EMDR is a comprehensive psychotherapy approach which has been extensively researched and proven effective for the treatment of trauma. EMDR has been shown to accelerate the treatment of a wide range of clinical issues. It Incorporates elements from many different treatment approaches such as: psychodynamic, client-centered, cognitive, cognitive behavior, experiential, somatic body therapies.
Through the use of bilateral stimulation (eye movement side to side or tappers buzzing left and right), which activates the client’s own healing mechanism. EMDR stimulates the innate information processing system in the brain, allowing the brain to record the event in a more adaptive manner.
Normally a new experience occurs and the brain turns on the information processing system to sort through the information for what is useful. It takes this information and links it to appropriate emotional states already stored in the brain. It links the new information with similar information already in the memory. In that way, this new information becomes available for use in the future and we create a knowledge base of perceptions, attitudes, emotions sensations and action.
Trauma stops this information processing system and the traumatic event gets locked in the nervous system with the original picture, sounds, thoughts and feelings. This becomes the basis for discomfort and negative emotions (symptoms, fear, helplessness). When triggers (similar part of the original event) occur, emotions connected with the old experience are re-experienced over and over. EMDR turns on the information processing system to allow your brain to process the experience. Normal information processing is resumed following a successful EMDR session.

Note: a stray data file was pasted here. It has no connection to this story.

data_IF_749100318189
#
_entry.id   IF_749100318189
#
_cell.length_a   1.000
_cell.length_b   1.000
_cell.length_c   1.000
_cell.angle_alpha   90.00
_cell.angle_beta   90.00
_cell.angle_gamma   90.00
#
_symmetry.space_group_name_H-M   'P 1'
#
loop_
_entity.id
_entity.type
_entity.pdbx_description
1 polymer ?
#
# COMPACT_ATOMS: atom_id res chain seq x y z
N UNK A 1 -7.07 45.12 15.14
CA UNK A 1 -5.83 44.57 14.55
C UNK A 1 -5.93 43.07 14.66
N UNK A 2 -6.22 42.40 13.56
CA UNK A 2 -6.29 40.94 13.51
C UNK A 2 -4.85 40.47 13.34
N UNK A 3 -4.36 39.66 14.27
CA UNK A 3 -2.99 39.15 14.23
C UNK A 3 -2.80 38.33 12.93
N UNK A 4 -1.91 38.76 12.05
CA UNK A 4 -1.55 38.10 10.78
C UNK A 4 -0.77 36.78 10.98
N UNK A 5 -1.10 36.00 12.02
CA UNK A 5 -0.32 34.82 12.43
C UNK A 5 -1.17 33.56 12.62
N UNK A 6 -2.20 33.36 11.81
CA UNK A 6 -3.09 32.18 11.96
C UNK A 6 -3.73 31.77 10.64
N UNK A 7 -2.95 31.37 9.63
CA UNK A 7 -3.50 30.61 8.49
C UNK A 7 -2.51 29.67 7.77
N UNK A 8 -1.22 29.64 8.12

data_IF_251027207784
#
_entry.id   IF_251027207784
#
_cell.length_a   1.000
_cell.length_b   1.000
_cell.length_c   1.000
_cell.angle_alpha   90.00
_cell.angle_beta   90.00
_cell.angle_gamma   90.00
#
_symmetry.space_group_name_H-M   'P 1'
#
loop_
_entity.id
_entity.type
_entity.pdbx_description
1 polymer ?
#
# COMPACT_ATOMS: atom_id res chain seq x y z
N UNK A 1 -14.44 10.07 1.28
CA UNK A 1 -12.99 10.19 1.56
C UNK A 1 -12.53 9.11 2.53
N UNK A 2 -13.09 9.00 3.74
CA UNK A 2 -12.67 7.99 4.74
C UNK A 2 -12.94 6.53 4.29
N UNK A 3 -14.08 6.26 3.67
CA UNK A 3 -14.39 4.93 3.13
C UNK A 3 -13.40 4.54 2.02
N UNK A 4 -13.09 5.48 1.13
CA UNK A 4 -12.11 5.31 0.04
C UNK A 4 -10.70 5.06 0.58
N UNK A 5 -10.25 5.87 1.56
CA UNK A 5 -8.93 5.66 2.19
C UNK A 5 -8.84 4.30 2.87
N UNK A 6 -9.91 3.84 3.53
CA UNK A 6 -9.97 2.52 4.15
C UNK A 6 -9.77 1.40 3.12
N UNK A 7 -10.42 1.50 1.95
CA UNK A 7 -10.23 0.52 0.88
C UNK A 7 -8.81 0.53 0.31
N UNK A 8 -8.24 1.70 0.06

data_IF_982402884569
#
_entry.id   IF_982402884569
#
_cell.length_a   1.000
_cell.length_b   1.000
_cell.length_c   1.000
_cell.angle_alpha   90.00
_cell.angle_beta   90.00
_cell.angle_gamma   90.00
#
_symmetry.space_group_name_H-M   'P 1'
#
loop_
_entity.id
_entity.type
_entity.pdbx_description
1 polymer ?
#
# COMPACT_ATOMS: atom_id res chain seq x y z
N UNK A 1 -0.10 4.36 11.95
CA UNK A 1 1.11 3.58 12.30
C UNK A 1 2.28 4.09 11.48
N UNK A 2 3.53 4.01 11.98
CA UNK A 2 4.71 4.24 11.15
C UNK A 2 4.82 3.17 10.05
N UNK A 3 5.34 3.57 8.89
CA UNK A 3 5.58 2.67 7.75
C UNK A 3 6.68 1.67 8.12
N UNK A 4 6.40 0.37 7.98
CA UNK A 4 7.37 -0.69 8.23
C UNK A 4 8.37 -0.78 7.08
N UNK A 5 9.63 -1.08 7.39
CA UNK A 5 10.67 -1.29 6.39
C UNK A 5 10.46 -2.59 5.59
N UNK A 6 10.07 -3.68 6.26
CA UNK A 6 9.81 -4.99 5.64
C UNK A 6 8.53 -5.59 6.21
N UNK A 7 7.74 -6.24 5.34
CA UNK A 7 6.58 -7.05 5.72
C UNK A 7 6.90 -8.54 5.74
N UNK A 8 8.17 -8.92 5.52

After EMDR, the person no longer relives the images, sounds, and feelings when the event is brought to mind. The memory of what happened is still present, but it has less of an emotional/psychological effect. Many types of therapy aim for similar goals, however, EMDR appears to mimic what occurs naturally during a dream or REM (Rapid Eye Movement) sleep. Therefore, EMDR can be thought of as a physiologically based therapy that helps a person see disturbing material in a new and less distressing way. During EMDR, the client may experience intense emotions, but by the end of the session, most people report a great reduction in the level of distress by the event.
EMDR is used for all age groups. EMDR can treat a multitude of issues including: personality disorders, panic attacks, complicated grief, dissociative disorders, disturbing memories, phobias, pain disorders, eating disorders, performance anxiety, stress reduction, addictions, sexual and/or physical abuse, body dysmorphic disorders, and relational issues.
EMDR may be used with young children by incorporating it with play therapy. Play Therapy is a therapeutic approach which provides an opportunity for children to ‘play out’ feelings and problems, using toys to symbolically represent their inner and outer worlds, since play is a child’s natural language.